- Make sure you are using the right materials for the job. Detergents need to have a pH balance that falls between 6 and 8. Anything else can lead to your paint being damaged. Donât use general household cleaners or any abrasive cleaners because these can also damage the chrome and paint.
- Have different sponges or cleaning rags for the different areas of the bike. In other words, donât use the cloth that got the grime off the wheels to tackle your seat too. Microfiber cloths are good for washing a bike because they clean well but also protect the surfaces they clean. That being said, there is nothing like an old toothbrush for cleaning laced wheels, radiators, and other places that are hard to reach. You might also want to get some high-grade steel wool for removing that grime and grease that gets burnt on those chrome exhaust pipes. First, you should test it under the pipes to see if it leaves any marks.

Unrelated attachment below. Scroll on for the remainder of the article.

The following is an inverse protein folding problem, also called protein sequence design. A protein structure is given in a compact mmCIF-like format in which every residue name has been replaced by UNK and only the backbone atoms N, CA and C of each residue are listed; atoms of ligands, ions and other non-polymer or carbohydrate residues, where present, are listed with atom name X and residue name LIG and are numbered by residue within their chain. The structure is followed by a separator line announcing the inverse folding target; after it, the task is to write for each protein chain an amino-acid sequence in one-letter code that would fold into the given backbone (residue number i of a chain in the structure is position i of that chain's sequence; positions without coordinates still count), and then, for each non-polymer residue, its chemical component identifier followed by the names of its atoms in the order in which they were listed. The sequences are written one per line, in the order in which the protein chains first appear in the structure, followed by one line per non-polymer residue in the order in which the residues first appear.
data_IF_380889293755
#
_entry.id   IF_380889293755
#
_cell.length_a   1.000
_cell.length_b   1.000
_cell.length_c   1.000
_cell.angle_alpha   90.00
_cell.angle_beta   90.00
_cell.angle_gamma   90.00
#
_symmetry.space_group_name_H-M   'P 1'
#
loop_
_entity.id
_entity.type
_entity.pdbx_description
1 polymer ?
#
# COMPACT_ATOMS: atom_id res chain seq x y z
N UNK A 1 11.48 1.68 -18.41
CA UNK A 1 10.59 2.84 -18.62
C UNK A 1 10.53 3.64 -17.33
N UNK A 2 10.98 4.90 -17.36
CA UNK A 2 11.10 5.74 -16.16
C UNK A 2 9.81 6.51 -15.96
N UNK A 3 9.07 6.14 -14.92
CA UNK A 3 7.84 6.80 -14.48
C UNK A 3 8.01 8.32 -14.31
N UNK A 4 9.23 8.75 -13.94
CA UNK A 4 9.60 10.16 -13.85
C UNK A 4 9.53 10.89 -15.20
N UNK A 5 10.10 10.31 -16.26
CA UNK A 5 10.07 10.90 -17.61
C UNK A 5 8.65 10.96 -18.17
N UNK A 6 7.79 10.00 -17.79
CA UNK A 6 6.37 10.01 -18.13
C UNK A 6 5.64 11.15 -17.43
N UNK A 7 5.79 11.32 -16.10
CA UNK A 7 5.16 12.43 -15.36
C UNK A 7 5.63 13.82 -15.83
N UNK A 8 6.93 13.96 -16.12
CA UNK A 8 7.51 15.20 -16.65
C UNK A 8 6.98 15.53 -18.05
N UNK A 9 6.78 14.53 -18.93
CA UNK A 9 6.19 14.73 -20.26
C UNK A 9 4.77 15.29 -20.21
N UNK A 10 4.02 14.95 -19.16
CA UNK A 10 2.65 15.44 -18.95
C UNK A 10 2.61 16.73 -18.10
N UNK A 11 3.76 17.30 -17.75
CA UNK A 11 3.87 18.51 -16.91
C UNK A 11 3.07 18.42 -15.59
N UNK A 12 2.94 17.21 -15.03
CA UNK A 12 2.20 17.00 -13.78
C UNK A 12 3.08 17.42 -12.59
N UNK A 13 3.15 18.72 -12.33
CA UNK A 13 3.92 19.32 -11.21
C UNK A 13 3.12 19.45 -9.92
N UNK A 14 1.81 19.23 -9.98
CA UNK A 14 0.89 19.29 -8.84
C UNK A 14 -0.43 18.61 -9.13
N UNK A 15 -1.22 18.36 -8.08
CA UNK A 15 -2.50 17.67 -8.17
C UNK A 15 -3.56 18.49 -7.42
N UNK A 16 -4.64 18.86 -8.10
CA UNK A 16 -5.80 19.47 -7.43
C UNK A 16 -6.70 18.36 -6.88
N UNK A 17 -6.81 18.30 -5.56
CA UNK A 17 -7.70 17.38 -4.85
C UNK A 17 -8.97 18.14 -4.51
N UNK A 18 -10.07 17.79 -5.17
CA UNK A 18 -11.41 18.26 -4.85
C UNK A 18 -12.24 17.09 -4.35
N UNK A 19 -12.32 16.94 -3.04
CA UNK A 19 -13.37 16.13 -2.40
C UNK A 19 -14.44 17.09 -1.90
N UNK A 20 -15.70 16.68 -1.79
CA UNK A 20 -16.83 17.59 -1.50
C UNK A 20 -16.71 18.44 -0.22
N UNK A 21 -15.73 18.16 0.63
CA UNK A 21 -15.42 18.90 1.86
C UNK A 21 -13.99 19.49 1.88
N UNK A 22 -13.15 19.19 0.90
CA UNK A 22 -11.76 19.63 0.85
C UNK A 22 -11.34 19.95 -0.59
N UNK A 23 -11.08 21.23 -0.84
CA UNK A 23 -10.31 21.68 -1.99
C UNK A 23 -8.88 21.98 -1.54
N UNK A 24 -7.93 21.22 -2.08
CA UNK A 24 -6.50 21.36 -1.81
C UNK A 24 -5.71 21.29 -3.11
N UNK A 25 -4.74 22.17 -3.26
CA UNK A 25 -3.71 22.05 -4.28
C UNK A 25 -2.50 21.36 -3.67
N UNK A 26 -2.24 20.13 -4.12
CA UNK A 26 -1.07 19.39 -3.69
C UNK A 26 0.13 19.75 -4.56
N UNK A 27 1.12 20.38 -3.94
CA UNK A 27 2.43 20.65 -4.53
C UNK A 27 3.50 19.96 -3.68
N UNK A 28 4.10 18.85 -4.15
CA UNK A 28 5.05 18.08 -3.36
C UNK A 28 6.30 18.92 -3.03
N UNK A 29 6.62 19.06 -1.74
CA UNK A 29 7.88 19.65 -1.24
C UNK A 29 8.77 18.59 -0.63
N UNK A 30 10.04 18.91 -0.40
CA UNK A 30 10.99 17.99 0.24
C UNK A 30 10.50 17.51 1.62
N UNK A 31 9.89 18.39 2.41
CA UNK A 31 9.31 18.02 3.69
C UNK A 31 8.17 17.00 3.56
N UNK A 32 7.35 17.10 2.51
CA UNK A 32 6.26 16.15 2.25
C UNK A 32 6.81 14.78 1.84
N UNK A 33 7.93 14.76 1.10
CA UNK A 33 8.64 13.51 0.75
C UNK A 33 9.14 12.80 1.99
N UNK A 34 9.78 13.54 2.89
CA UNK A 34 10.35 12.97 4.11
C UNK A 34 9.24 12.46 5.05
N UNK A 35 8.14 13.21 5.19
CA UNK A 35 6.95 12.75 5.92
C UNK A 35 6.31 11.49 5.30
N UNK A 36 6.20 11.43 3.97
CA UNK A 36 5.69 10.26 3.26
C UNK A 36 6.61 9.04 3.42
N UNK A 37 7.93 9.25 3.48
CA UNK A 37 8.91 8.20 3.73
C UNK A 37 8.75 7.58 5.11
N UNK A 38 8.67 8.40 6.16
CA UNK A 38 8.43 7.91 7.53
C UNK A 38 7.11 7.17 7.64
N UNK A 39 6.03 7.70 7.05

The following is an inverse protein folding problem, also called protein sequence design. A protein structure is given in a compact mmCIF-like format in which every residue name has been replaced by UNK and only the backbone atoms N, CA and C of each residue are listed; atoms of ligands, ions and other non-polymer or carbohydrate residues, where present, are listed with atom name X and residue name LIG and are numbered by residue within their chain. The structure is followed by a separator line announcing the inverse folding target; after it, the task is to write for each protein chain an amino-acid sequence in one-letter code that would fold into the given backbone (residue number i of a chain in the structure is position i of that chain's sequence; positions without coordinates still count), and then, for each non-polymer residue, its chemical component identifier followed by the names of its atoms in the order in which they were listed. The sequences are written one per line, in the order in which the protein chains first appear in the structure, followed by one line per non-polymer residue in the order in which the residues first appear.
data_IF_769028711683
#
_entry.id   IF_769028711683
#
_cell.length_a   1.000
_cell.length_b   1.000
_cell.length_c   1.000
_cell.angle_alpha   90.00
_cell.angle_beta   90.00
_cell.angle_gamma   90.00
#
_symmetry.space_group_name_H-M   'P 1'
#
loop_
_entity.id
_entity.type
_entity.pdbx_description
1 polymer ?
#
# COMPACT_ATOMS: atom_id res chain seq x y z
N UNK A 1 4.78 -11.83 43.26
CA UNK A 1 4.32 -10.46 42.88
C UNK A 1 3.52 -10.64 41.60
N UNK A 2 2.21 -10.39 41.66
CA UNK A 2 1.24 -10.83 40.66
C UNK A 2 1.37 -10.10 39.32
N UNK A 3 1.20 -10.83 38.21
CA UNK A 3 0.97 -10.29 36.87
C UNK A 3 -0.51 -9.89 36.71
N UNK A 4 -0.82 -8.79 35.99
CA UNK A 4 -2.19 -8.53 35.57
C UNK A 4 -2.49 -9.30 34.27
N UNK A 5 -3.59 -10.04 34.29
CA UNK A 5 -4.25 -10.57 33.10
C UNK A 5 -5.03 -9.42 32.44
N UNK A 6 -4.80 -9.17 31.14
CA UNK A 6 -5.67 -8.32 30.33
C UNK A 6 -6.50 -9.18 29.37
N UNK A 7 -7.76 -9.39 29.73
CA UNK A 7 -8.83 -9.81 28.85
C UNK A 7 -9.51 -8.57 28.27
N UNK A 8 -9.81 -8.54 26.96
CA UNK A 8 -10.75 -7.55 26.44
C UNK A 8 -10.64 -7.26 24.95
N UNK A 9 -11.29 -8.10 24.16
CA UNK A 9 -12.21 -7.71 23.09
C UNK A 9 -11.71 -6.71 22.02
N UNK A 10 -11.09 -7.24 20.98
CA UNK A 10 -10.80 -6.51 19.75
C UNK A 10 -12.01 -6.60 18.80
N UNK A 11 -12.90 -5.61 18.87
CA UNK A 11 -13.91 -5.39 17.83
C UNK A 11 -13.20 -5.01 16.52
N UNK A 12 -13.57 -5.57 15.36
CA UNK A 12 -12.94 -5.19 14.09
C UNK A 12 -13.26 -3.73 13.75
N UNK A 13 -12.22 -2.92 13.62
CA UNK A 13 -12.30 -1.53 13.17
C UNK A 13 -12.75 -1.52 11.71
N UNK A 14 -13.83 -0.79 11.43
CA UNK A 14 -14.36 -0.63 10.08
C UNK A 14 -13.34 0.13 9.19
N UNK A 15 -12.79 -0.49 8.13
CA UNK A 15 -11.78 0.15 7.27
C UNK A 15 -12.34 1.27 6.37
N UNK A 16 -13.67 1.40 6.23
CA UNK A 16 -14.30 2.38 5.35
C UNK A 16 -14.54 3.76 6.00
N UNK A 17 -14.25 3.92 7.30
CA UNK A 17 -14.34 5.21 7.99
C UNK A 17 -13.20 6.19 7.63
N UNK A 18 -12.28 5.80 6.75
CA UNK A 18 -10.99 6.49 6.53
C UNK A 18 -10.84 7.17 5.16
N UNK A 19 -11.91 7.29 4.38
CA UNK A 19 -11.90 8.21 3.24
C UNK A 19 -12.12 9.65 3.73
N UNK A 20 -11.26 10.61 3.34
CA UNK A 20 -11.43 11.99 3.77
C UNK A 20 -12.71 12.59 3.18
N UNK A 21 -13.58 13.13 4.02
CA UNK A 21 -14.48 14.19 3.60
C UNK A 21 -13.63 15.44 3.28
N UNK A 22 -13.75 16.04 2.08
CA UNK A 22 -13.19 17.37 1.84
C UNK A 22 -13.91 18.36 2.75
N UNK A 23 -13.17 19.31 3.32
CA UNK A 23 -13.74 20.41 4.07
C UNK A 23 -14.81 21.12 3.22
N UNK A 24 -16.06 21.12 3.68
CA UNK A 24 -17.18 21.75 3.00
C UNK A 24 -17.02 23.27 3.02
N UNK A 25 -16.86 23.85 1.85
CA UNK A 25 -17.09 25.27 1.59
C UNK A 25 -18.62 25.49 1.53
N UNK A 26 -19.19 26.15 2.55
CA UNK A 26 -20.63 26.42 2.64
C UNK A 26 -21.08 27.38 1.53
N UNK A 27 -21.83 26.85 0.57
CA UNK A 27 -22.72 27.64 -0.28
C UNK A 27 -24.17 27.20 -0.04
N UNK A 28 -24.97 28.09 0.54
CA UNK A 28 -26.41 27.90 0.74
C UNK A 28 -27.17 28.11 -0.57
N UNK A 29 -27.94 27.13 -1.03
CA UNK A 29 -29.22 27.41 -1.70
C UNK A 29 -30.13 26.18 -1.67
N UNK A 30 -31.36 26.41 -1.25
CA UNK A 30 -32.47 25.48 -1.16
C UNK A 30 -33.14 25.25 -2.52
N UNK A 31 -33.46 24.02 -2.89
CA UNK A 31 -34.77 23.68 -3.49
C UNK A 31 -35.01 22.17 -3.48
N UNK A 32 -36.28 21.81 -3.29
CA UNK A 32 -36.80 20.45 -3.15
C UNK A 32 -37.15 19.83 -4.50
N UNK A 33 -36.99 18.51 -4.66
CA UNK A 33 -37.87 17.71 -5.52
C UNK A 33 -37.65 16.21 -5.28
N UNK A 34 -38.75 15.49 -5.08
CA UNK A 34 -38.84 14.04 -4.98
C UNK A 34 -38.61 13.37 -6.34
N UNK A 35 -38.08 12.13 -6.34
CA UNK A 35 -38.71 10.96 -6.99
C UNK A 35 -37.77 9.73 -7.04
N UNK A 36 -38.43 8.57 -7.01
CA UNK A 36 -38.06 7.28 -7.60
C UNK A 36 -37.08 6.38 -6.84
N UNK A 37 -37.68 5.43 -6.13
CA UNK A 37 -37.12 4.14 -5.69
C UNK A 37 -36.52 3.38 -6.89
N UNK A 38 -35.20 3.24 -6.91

- Pay attention to the details. This is what separates the concourse standard from a clean bike. Once you have finished washing and then polishing the bike, spend a few minutes going over it again using a microfiber cloth. Wipe down the cables, clean the casings in the engine, rub down the wheel hubs, and then get down on the ground to see if you might have missed anything.
- Waxing is critical. Stay away from all of the cutting compounds because they can leave you with permanent marks in the paint. If you decide to use a regular car wax, make sure the wax is soft and that it will add a layer as opposed to removing one. Remember that some motorcycles have parts that are covered in lacquer or plastic that can be damaged easily. A high quality was will act as a sort of sunscreen for the bike. It will leave a UV barrier that will protect the paint.